The third level of the Hier­archy of Con­trols is Inform­a­tion for Use. Safety Labels are a key part of the Inform­a­tion for Use provided by machine build­ers to users and are often the only inform­a­tion that many users get to see. This makes the design and place­ment of the safety labels crit­ic­al to their effect­ive­ness. There is as much risk in the under-use of safety labels as there is in the over-use of safety labels. Often, machine build­ers and users simply select gen­er­ic labels that are eas­ily avail­able from cata­logues, miss­ing the oppor­tun­ity to design labels that are spe­cif­ic to the machine and the haz­ards present.

## Product Safety and Liability Limitation

If your com­pany man­u­fac­tures machinery that has poten­tial haz­ards asso­ci­ated with its trans­port­a­tion, install­a­tion, use, main­ten­ance, decom­mis­sion­ing and/or dis­pos­al, you likely have a very strong need to cre­ate effect­ive product safety labels. This task must be done right: product safety labels play an integ­ral role in your company’s product safety and liab­il­ity pre­ven­tion efforts. And that means that people’s lives and your company’s fin­an­cial well-being are on the line. On that note, it’s import­ant to keep in mind these two factors when it comes to effect­ive safety labels:

1. If prop­erly designed, they can dra­mat­ic­ally reduce acci­dents. This not only improves a product’s over­all safety record but adds to a company’s bot­tom line by redu­cing product liab­il­ity lit­ig­a­tion and insur­ance costs.
2. If poorly designed, needed safety com­mu­nic­a­tion does not take place and this can lead to acci­dents that cause injur­ies. With these acci­dents, com­pan­ies face high costs set­tling or fight­ing law­suits because their products lacked “adequate warn­ings.”

With the rise in product liab­il­ity lit­ig­a­tion based on “fail­ure to warn” over the past sev­er­al dec­ades, product safety labels have become a lead­ing focal point in law­suits faced by cap­it­al equip­ment man­u­fac­tur­ers. Let’s look at three best?practice tools for product safety label design. These tools can provide insight to help you cre­ate or improve your safety label strategy in order to bet­ter pro­tect your product users from harm and your com­pany from lit­ig­a­tion-related losses.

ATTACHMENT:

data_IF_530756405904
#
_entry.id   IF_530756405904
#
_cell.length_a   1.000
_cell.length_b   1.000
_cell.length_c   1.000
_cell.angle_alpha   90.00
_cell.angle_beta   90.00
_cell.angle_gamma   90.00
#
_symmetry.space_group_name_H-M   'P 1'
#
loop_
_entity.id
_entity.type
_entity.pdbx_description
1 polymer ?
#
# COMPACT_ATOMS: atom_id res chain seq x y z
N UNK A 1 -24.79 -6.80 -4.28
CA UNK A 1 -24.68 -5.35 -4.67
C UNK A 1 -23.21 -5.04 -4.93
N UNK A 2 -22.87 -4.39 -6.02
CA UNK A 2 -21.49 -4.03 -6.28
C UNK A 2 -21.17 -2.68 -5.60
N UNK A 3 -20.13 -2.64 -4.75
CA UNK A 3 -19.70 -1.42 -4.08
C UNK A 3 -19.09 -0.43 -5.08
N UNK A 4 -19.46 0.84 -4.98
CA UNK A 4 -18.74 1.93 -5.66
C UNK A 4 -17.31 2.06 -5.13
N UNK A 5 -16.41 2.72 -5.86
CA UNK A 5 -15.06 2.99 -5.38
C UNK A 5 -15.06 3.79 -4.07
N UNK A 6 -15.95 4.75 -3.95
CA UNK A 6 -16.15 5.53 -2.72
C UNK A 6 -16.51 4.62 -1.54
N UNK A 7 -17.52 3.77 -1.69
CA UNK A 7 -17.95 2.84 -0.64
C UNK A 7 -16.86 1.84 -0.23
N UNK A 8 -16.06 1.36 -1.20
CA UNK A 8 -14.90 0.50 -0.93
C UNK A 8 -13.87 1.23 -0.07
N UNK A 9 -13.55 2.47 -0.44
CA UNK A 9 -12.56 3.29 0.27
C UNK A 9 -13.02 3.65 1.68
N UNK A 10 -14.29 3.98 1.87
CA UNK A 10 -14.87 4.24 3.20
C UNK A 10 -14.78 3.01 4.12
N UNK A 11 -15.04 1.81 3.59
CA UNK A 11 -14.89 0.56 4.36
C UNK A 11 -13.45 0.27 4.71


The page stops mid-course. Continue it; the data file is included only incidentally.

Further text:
## TOOL #1: SAFETYLABELSTANDARDS

As a man­u­fac­turer, you know that your leg­al oblig­a­tion is to meet or exceed the most recent ver­sions of stand­ards related to your product at the time it’s sold into the mar­ket­place. Warn­ing label stand­ards are the first place to turn to when it comes to defin­ing your product safety labels. Up until 1991, there was no over­arch­ing, multi-industry stand­ard in the U.S., or in the rest of the world, which gave defin­it­ive guid­ance on the prop­er format­ting and con­tent for on-product warn­ings. In the U.S., that changed nation­ally with the pub­lic­a­tion of the ANSI Z535.4 Stand­ard for Product Safety Signs and Labels in 1991, and inter­na­tion­ally with the pub­lic­a­tion of ISO 3864 – 2 Design Prin­ciples for Product Safety Labels in 2004.

As of 2017, Canada does not have a warn­ing label stand­ard. Since Canada imports machinery from the U.S. and the EU, it is quite com­mon to see either ANSI Z535 style labels or ISO 3864 style labels on products. Under Cana­dian law, neither is more cor­rect. How­ever, Québec has spe­cif­ic require­ments for French lan­guage trans­la­tions, and many CSA stand­ards pre­scribe spe­cif­ic haz­ard warn­ing labels that do not con­form to either ANSI or ISO styles.